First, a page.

What doctors are really thinking
Posted: 11/27/2006 - Commentary by Mike Adams, the Health Ranger
Once a disease declaration occurs, you're in for a world of hurt, because then the doctor will act on a human behavioral phenomenon called "Commitment and Consistency." It means that once a person declares something to another person, their ego is invested in that statement, and they are likely to resist having to change it. Doctors tend to have huge egos, so once a doctor makes a diagnosis like Chronic Fatigue Syndrome, it's almost impossible to get that doctor to change his diagnosis or admit he was wrong.
Chronic Fatigue Syndrome is one of those catch-all "diseases" that doctors tend to throw around when they don't know what else to call it. But in many cases, it's just the side effects of a statin drug that's making the patient fatigued... or perhaps severe nutritional deficiencies in key minerals, vitamins and nutrients. Or even a viral infection that's running wild and playing havoc with a suppressed immune system.
This comic in no way means to make fun of people who have been diagnosed with Chronic Fatigue Syndrome. Rather, it intends to show the utter incompetence of conventional physicians in helping those patients. When patients are suffering from fatigue, brain fog or chronic pain, they don't need more dangerous prescription medications ordered by a doctor; what they need is a personal health revolution that gets them away from junk foods and toxic environmental chemicals and onto natural, healthful foods and nutritional supplements that can enhance liver function, immune function and digestive detoxification.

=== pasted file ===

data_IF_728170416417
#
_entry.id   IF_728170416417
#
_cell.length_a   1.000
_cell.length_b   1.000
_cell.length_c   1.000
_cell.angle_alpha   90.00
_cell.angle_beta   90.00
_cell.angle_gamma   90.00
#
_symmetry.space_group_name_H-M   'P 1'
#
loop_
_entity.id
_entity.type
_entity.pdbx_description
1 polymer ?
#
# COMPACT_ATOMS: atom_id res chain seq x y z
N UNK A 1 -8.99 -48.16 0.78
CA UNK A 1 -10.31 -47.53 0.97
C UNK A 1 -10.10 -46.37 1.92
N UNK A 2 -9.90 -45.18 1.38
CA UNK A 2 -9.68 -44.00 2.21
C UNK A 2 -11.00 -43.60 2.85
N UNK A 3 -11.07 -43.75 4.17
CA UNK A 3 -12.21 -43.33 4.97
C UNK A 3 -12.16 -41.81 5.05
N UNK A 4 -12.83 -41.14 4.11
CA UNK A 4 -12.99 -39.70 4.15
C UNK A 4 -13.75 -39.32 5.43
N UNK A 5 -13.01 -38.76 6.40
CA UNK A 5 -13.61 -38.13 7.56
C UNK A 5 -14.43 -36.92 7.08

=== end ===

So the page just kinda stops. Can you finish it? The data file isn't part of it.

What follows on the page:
Doctors, of course, don't give that advice. They've never been taught how to actually help a patient heal, they've only been taught how to treat symptoms, dish out medications, and order yet more blood tests to support whatever diagnosis they've come up with.
Not all doctors, though. Increasing numbers of M.D.s are actually learning nutrition and applying it in their practice. Those doctors are to be applauded, for they will not stop with a diagnosis and a drug: they will actually try to help patients make lifestyle changes that prevent or eliminate degenerative disease.
If you can find a doctor like that, stick with them. But if you can't, be wary of any diagnosis containing the word "syndrome" or "disorders." More often than not, these are just fictitious labels slapped onto a pattern of symptoms that doctors can neither understand nor effectively treat.
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